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and Betty pays all of the bills.” He joked that to avoid problems, he just did what he was told and that whenever they got mad at each other they just headed to their own cor ners to cool down rather than screaming it out. Betty advised that young couples need to quit being self-centered. “It’s not about you anymore,” she said, smiling at Jim. Jim added that preparing for a marriage these days seems to be more about preparing for the wedding. “One of the first things I say when people come to marriage counseling is that we need to be preparing for a marriage not a wedding,” he said. “That kind of stuns them a little bit because they have elaborate wedding plans, but they haven’t made out a budget, they haven’t decided where they’re going to live. Plan your marriage rather than your wedding.” For Jim and Betty a sense of humor is fundamental to their relationship. Jim recalled years of shenanigans with his friends, and added “after I got married I had to repent of a lot of the things I had been doing” and had to straighten up for Betty. “I’m glad we didn’t have guns in the house,” he joked as she threw him a sharp smirk. Throughout their marriage the couple also made ef forts to give back. At Christmas time, in leu of gifts to each other they make donations to needy people in the community, and throughout the year always make a conscious ef fort to help others. Betty’s secrets to marital success also include having a common faith. “That helped us get through some difficult times,” she noted, adding that it also helps to be “thoughtful, helpful and considerate.” Jim added that as a man old-fashioned chivalry went a long way in their relationship. He extends it to Betty and PHOTO BY ABBY LAUB anyone else he encounters. Jim and Betty Hensley of Nicholasville have been married for 47 year s. The couple says a “One time a young lady said, ‘Y ou sense of humor is fundamental to their r elationship. “I’m glad we didn’t have guns in the don’t have to do that,’ when I opened the house,” Betty says of Bill’s shenanigans early in their marriage. door for her. I said, ‘Y es but my mother would spank me if I didn’t,’” he laughed. Liberty Road Community Church in because they were always on the same The Hensleys have a kind of love Lexington. Betty completed her underpage. In his marriage counseling now, Jim that ripens with time. graduate degree at Geor getown College noted the shocking amount of couples “I love her so much more today and and graduated the same year that their who get married but don’t truly mer ge. youngest daughter graduated from high “They have separate bank accounts, appreciate her so much more that it’s just hard to put into words,” Jim smiled. “And school. separate responsibilities, separate one thing I do like about her is she goes They described their marriage as free friends,” he said. “W e don’t have that from problems too insur mountable problem, because I’m terrible with money to bed before I do and the bed’s war m.” Southsider Magazine February 2013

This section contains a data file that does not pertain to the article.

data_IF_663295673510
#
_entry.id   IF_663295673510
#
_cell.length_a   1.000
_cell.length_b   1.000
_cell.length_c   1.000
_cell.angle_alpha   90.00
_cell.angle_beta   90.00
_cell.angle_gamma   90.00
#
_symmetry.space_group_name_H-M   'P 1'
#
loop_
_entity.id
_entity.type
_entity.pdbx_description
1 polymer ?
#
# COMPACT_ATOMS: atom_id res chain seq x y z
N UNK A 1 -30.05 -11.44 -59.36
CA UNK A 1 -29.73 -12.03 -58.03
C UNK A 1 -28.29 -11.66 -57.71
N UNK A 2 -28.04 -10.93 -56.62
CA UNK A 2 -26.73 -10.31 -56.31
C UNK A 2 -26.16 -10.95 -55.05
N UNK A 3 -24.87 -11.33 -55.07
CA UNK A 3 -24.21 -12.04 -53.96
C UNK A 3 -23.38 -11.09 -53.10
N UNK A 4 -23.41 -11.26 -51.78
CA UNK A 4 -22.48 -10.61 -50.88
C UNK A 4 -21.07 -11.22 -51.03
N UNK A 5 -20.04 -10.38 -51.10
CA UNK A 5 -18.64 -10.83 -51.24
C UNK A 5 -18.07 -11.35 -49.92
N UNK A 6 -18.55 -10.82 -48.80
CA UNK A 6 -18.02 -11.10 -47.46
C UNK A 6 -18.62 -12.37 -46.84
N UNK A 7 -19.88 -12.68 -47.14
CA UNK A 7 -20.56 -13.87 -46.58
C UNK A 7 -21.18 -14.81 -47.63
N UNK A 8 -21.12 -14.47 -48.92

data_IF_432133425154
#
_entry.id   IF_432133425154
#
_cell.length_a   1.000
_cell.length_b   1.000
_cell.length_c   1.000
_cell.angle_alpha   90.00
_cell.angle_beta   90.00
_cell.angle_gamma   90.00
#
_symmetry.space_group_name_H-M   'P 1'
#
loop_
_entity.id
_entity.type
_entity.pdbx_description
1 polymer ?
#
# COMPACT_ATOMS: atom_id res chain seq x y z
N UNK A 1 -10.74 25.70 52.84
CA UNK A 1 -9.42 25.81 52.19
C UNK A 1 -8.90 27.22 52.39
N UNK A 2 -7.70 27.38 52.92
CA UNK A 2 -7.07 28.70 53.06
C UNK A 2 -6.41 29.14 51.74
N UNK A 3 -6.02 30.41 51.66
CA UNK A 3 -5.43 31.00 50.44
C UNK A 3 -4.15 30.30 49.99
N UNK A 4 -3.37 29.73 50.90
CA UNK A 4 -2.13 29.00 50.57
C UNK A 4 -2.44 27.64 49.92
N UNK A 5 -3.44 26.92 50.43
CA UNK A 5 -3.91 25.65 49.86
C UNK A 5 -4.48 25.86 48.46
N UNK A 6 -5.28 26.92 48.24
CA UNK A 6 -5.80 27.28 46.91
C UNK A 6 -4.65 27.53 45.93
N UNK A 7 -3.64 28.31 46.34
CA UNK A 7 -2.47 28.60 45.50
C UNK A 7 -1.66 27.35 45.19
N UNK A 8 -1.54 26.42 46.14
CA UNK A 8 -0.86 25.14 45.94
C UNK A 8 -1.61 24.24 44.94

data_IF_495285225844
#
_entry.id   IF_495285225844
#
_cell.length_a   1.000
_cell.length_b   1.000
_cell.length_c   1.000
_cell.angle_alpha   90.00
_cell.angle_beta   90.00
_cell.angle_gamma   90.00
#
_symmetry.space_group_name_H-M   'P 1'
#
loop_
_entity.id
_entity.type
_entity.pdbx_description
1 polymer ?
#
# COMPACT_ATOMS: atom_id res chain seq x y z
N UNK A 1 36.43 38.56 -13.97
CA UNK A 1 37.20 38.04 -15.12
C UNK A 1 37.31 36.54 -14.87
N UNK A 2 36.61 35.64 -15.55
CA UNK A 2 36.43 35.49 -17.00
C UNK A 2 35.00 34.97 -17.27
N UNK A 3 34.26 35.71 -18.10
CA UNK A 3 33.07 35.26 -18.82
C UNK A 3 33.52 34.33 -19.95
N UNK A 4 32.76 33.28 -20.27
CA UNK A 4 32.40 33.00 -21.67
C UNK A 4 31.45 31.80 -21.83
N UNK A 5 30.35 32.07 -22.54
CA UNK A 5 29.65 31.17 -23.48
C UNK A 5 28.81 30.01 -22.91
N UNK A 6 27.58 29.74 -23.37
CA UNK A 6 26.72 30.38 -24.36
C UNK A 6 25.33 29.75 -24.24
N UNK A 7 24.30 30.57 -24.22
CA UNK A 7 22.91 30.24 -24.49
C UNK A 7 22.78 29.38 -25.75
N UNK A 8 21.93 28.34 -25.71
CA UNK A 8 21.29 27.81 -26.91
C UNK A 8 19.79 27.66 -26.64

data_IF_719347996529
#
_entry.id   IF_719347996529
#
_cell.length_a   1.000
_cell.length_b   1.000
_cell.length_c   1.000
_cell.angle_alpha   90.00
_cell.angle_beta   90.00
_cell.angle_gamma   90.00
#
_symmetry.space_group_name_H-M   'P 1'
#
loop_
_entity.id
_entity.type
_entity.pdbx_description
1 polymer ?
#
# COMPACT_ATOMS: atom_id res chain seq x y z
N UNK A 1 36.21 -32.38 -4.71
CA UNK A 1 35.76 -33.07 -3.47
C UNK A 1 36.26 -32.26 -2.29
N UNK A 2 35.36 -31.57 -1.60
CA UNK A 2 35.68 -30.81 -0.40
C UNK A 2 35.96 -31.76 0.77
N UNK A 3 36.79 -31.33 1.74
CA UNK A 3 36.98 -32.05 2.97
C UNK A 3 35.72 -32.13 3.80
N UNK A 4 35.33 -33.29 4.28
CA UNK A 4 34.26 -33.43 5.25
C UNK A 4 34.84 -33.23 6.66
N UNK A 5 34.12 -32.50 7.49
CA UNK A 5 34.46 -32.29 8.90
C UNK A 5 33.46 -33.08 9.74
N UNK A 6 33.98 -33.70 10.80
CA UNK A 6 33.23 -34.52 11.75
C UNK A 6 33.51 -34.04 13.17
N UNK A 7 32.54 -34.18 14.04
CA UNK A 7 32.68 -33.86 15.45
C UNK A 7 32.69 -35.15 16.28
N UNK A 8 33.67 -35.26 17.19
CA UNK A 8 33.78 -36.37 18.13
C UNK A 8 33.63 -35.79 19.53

Joanne and Bill Dodge When Bill Dodge, 86, explains how he met his wife of 61 years he doesn’t say a word. He walks to the couples’ bedroom and pulls out a framed black and white photo of a young stunner: Joanne, the love of his life. N ow 86, too, Mrs. Dodge struggles with dementia but still has eyes only for her husband. The two air kiss from their recliners and flash a smile to each other that would make anyone — young or old — melt. They met when Bill went to settle an $87 telephone bill (a small fortune in 1950s) that his irresponsible college roommate ran up and immediately spotted Joanne, who ultimately worked for AT&T for 30-plus years, making her way up to upper management level. Bill was a lawyer. “I knew someone else at the of fice enough that I could ask her, ‘Who is that mighty cute lady? I think I’d like to have lunch with her,’” he recalled. Their relationship quickly blossomed and the couple went on to have two children. They now have three grandchildren and two great-grandchildren. Bill said that he thinks it’s pretty understandable that these days couples meet on the internet. In fact, that is how his daughter met her husband. “It’s not for my generation but it seems like it’s a good idea,” he said. “It beats the alternative, and that’s going to the bars.” Going to bars became a problem for Bill in particular, as they discussed their marital ups and downs. “We had some problems, and the problem was me,” he said. “In my late 20s and early 30s, for about six or seven years I was a heavy drinker . There’s no excuse for it. At the age of 36 I had a serious talk with myself, and I cut way back on my drinking. I wouldn’t be here if I hadn’t.” The biggest motivator for him was taking care of his family, and the fact Joanne, better known as “Jo”, stuck with him. “Well, you’re a pretty nice old guy,” Jo quipped. The couple spends their days now reminiscing on days past, and keeping track of their children, grandchildren and great-grandchildren. Bill and Joanne are a success story in a string of relationship heartache. “I had a divorce [before meeting Jo], my mother had a divorce, my half-sister had a divorce,” Bill reflected. He thinks one of the hardest things about marriage and the cause of most divorces stems from financial issues. “I think it’s the mishandling of funds,” he said. “I think one of the two